The Urban Land Institute (ULI) advisory panel presented their findings to a room of about 200 people at the Tucson Convention Center on Friday. The ULI panel consisted of seven independent volunteers from real estate and related disciplines who were commissioned to address such issues as: market forces, best land use, retail, quality of life issues, and implementation for Downtown Tucson development. The panel interviewed 150 people during their week-long stay in Tucson.
The candid and unbiased input from these professionals was summarized in their report that stressed the importance of prioritizing projects, taking small steps towards long-term goals, while creating synergy within the community and leveraging limited public resources to encourage private sector investment.
The study area as shown in the map included the panel focusing on downtown Tucson, the TIF District, the Streetcar route and east and west side of I-10 in this area.
John Walsh, of the ULI panel, spoke about how there has been an anemic economic recovery from the Great Recession and Tucson’s has been even more anemic than others. He did predict however, that Tucson will probably be outperforming the national recovery by 2015.
The downtown hub consists of government, culture, entertainment, and cutting edge food and beverages. Office space other than government is currently 80% outside of the downtown, this can be expected to change as the district grows its attractiveness to businesses.
National and local trends indicate a move towards more urban lifestyles. The conclusion of the panel was that Tucson downtown could use an additional 200-300 rental units per year. SFR development should be encouraged for infill projects surrounding historic neighborhoods and development on the west side.
Market forces show office vacancy will be the last to recover, with mostly class B and C office space in the downtown, these should be leased before new office construction. The new co-worker space and a small to midsize (100-200 room) hotel would support the government, business and event traffic of the district, such as the hotel currently under discussion.
Retail Trade Area
Urban retail is normally the first to comeback to a district and this helps with the perceptions the district.
Demographics of district in the study:
- Population: 42,135, 40-50% are estimated to be students, hipsters and lower income Latinos make up the rest of the population.
- Households in the trade area earning $75K + (1,707)
- Households earning under $25K (8,152)
- Home Values over $200K (1,186), partially due to the high density of students in the area.
Daytime workers number about 27,000, with public sector workers being mostly Yupsters, who combine careers with non-mainstream tastes. A concern was raised that supply in restaurants may be outpacing demand in the district, as most of these are targeting the same single customer.
Recommendations from the panel were to focus on smaller retail spaces that would aggregate to larger. A properly scaled Mercado on the west side of I-10 would be appropriate. Modest 8,000 to 12,000-square-feet retail such as The Buffalo Exchange has planned on Congress Street is a good example of the type if retail that will work. Restaurant operators that are “chain-lets” with 2-3 other locations should be sought, such as the World of Beers and Pizzeria Bianco; these help provide distinctiveness to the district.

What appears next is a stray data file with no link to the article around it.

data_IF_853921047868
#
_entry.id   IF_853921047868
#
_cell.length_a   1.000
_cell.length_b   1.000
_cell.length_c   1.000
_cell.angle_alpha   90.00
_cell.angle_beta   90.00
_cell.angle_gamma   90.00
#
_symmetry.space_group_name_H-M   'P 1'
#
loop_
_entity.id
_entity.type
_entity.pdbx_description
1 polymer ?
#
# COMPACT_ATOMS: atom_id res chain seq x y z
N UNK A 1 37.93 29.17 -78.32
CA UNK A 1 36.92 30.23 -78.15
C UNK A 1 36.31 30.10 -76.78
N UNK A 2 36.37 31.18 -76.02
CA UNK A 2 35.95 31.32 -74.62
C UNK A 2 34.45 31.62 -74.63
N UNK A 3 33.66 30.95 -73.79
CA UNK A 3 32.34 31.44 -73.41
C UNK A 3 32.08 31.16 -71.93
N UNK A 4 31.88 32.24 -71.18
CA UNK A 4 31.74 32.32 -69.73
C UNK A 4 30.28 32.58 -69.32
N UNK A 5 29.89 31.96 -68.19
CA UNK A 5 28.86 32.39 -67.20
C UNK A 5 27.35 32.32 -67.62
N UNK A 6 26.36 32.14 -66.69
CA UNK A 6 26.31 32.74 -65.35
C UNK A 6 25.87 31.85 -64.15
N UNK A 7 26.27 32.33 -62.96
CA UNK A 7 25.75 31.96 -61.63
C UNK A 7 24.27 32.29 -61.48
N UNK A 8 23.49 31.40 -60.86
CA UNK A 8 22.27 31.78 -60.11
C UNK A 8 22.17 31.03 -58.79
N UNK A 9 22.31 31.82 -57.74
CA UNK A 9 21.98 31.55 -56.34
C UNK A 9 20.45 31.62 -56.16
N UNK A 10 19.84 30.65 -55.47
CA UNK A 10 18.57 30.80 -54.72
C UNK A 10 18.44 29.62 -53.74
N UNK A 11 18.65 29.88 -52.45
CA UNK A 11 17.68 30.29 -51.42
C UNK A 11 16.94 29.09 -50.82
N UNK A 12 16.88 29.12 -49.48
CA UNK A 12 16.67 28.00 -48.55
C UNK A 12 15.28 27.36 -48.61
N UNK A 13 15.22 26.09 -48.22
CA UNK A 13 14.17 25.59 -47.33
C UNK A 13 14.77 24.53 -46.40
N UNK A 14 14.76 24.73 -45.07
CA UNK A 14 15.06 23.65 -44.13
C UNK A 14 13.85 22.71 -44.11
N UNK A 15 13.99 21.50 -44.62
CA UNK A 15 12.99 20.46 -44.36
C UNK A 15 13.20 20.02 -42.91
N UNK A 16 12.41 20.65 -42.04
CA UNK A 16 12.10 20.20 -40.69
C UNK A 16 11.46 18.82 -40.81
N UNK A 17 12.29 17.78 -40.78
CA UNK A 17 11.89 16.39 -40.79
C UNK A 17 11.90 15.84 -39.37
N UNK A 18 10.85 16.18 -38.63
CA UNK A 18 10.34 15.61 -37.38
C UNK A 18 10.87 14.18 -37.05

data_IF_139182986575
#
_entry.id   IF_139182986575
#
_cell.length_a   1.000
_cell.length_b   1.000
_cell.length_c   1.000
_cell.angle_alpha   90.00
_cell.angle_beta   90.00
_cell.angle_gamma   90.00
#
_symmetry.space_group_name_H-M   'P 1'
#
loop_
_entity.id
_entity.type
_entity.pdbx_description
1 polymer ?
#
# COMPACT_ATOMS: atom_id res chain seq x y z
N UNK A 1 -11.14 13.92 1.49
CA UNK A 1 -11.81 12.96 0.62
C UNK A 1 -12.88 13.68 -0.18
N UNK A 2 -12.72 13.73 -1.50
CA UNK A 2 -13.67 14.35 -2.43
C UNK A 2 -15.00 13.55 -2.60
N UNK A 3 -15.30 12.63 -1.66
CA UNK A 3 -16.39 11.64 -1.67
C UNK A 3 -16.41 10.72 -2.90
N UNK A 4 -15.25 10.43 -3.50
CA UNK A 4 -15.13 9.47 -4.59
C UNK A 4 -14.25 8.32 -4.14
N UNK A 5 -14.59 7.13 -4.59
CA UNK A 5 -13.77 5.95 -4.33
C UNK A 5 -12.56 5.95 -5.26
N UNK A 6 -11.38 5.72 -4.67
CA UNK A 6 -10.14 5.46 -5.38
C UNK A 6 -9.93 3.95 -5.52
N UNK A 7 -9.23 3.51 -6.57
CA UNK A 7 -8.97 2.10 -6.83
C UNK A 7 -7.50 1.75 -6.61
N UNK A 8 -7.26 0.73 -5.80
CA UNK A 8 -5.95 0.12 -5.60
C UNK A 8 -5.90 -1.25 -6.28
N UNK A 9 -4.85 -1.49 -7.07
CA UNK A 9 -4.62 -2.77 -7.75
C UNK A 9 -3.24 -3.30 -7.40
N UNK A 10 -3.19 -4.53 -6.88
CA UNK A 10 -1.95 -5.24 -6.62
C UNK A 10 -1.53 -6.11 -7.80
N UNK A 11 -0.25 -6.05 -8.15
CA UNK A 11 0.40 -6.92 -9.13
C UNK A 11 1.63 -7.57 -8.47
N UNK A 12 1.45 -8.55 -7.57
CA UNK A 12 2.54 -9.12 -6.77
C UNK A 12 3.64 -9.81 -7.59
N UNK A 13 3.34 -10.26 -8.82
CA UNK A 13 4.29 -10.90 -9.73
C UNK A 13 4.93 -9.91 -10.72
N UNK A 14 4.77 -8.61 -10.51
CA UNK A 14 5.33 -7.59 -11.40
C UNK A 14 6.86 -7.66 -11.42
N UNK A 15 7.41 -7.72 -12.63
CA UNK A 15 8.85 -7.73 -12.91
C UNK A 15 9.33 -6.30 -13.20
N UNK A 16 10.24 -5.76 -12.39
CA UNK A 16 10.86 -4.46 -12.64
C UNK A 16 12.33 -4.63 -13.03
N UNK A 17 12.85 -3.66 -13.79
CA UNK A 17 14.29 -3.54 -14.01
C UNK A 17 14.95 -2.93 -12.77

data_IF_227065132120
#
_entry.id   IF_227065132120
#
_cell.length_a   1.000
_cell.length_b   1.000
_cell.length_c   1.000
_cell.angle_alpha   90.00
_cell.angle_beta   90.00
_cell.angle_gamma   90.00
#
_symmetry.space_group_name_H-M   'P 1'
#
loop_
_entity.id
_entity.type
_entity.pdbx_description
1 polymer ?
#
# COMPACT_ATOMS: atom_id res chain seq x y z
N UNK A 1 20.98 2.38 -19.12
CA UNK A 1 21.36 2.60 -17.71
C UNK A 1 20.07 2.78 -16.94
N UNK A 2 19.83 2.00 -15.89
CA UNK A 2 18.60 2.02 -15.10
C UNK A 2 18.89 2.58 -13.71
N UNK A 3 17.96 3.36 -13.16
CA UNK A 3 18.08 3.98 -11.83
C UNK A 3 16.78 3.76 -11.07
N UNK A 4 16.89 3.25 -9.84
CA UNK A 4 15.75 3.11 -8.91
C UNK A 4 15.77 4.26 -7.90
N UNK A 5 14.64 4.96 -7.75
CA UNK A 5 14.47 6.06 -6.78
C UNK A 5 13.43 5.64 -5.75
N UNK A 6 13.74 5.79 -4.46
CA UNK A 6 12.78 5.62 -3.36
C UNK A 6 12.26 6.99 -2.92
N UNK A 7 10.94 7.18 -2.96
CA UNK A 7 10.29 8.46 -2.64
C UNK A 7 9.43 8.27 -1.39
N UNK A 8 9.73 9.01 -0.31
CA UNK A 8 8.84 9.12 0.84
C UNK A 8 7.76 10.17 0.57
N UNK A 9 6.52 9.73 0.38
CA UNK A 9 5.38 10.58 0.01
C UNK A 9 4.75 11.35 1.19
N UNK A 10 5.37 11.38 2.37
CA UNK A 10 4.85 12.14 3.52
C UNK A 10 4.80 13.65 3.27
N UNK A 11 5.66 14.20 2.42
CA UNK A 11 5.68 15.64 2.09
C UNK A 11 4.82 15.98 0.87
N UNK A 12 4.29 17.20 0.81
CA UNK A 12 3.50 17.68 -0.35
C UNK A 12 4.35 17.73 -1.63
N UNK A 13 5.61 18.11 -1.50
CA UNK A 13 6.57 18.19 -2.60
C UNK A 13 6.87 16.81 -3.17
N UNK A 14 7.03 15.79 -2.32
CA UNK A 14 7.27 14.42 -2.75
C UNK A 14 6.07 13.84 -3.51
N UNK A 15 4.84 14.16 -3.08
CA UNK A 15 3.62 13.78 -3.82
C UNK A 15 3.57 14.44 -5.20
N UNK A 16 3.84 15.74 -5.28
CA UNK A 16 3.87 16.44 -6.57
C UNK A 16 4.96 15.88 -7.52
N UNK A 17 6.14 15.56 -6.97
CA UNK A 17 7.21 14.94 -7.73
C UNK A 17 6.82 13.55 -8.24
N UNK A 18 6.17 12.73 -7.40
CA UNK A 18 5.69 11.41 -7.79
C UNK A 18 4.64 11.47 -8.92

For risk mitigation, the panel recommended the Ronstadt Transit Center should stay in place and residential density be increased in the district. Retail need density where appropriate and to supplement the density by adding destination uses and activities incrementally.
Tucson Convention Center (TCC)
The checkered history of the convention center hosted only 20 conventions in exhibit hall in 2012, with 455,000 people using the TCC complex for such exhibits as the Gem Show. The TCC complex is an important asset to the City of Tucson for social, military, educational, religious and ethnic events. It currently has capacity that is underutilized and could handle sports events and trade and consumer shows with minor modifications. For instance, to add locker rooms for sport tournaments, and a green room to the arena.
The panel also encouraged private management of the TCC. The TCC stewardship needs to improve, with professional oversight for all venues.
The panel recommended the aesthetics of the ballrooms be improved and that the north meeting room be repurposed to face the theaters.
As for the Hotel Arizona and La Placita, the panel thought the hotel would be best razed for redevelopment, while La Placita could be redeveloped. The Stravenues could be improved at little cost, as well as make the walking paths well-marked and inviting for tourists.
Rather than have La Placita sitting vacant as it is today, it was suggested that the UofA could relocate the School of Architecture, Performing Arts or Visual Arts to La Placita. For more exhibit space needed for the Gem Show, it was suggested to create a “Market Hall” across the street where the tents are today.
For offsite venue, recreation center, neighborhood community center for the west and south side communities, it was recommended that a Kroc Center, YMCA or Rec Center be put next to the fire station. This could include a gym, pool, community rooms and should be built by the non-profit and private sectors.
On the west side, the panel recommended the most economically feasible and best use for the land fill site is for a rodeo and equestrian use. This fits into Tucson’s birthplace and will become “A new heart for Tucson”. It supports further the intent set forth in existing plans for such an historic and cultural facility. A rural arena would be used for infrequent events.
The reporting of this meeting is being done in two parts. Part two on Street Recommendations and Implementation will be continued tomorrow.
Part Two of this report can be read here